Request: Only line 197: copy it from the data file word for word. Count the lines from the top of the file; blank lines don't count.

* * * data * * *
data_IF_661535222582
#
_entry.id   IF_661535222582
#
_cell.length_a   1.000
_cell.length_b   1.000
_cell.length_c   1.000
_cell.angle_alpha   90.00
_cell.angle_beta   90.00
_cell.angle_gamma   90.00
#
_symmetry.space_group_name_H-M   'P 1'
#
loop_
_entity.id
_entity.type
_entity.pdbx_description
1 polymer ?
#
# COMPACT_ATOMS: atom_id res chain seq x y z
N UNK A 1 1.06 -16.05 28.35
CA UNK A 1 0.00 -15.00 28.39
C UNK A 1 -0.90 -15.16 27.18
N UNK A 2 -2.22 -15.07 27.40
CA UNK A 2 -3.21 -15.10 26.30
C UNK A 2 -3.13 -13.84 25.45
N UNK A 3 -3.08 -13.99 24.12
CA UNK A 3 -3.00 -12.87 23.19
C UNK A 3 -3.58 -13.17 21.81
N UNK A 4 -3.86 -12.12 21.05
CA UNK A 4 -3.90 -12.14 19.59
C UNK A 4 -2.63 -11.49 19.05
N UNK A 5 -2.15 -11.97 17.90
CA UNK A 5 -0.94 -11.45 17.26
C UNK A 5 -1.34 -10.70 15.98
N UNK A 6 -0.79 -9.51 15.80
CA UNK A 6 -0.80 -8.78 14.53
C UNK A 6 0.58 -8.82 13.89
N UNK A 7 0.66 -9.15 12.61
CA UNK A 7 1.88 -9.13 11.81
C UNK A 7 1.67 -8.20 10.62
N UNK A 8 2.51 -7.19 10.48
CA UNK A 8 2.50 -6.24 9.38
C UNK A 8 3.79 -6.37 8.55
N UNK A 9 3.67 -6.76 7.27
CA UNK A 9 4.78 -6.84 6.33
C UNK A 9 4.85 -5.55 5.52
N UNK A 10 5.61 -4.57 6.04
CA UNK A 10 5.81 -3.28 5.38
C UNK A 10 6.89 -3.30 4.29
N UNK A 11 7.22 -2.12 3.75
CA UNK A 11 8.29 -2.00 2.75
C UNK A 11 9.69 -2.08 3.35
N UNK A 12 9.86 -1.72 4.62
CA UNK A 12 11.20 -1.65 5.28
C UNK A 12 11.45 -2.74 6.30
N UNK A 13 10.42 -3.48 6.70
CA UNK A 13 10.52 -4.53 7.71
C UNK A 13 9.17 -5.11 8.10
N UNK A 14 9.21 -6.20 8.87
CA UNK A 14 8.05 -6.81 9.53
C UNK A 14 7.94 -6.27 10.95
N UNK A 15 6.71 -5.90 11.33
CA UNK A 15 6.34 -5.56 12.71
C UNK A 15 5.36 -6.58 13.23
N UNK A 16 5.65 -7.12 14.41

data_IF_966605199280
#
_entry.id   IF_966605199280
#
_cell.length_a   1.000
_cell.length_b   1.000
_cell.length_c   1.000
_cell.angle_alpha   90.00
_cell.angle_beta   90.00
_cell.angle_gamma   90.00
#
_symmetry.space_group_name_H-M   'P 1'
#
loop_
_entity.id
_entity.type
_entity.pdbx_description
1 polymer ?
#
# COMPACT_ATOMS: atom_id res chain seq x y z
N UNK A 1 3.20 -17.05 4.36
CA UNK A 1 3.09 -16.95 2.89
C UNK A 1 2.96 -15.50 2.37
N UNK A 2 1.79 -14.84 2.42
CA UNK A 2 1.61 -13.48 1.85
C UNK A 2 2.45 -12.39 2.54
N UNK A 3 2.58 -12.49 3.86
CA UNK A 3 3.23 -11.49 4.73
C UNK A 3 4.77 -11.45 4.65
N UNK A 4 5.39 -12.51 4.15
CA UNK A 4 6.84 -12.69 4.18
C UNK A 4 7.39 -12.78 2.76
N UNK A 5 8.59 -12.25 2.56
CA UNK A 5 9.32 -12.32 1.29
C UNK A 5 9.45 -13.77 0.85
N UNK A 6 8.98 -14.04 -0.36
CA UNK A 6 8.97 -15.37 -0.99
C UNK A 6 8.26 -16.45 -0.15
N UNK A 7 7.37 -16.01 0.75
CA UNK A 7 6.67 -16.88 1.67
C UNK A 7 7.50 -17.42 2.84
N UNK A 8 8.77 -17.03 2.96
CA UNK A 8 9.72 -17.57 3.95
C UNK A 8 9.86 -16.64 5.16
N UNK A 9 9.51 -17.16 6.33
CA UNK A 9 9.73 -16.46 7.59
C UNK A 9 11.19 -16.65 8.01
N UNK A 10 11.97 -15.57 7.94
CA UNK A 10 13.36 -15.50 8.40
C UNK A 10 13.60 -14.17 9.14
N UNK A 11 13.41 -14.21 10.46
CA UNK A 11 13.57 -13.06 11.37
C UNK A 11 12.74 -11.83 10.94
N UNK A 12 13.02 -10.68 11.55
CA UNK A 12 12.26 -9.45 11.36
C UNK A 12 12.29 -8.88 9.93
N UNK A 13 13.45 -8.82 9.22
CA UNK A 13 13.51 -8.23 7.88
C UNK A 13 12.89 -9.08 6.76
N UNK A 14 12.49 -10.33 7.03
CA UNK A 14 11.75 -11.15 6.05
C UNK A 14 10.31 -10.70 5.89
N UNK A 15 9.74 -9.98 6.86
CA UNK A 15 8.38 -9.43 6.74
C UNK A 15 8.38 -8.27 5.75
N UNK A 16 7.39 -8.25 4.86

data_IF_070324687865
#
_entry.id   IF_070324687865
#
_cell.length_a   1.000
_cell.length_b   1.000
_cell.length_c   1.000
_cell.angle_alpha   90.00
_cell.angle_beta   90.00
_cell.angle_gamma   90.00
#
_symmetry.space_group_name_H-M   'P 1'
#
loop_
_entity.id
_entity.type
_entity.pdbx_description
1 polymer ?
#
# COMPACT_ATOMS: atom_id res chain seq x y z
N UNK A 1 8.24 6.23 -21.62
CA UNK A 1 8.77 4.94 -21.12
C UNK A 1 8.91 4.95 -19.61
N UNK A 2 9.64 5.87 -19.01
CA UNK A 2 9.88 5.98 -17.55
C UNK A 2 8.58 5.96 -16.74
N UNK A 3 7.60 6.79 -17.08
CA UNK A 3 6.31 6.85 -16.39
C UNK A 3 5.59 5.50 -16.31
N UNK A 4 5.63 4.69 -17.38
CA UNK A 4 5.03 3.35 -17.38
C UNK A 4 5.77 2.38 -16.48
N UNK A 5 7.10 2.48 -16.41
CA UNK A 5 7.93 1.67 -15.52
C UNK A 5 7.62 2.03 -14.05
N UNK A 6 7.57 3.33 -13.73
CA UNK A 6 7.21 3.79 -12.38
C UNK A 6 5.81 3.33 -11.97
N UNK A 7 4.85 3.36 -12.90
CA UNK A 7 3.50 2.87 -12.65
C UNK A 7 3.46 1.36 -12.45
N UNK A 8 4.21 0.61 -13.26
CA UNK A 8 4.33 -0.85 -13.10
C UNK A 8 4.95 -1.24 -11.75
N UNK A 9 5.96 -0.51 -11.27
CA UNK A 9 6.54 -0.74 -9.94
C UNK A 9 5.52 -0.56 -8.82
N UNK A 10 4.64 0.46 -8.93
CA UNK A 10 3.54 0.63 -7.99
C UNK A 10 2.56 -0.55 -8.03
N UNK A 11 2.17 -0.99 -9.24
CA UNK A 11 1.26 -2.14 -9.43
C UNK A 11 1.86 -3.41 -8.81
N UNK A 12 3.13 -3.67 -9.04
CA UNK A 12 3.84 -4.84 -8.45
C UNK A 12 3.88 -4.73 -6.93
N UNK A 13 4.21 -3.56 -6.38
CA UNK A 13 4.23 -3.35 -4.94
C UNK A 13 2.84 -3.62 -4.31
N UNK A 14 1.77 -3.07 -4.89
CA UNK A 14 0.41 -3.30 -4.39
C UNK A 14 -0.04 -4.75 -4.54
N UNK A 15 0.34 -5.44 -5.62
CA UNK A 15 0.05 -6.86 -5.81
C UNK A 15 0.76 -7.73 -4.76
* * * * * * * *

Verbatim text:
C UNK A 15 0.76 -7.73 -4.76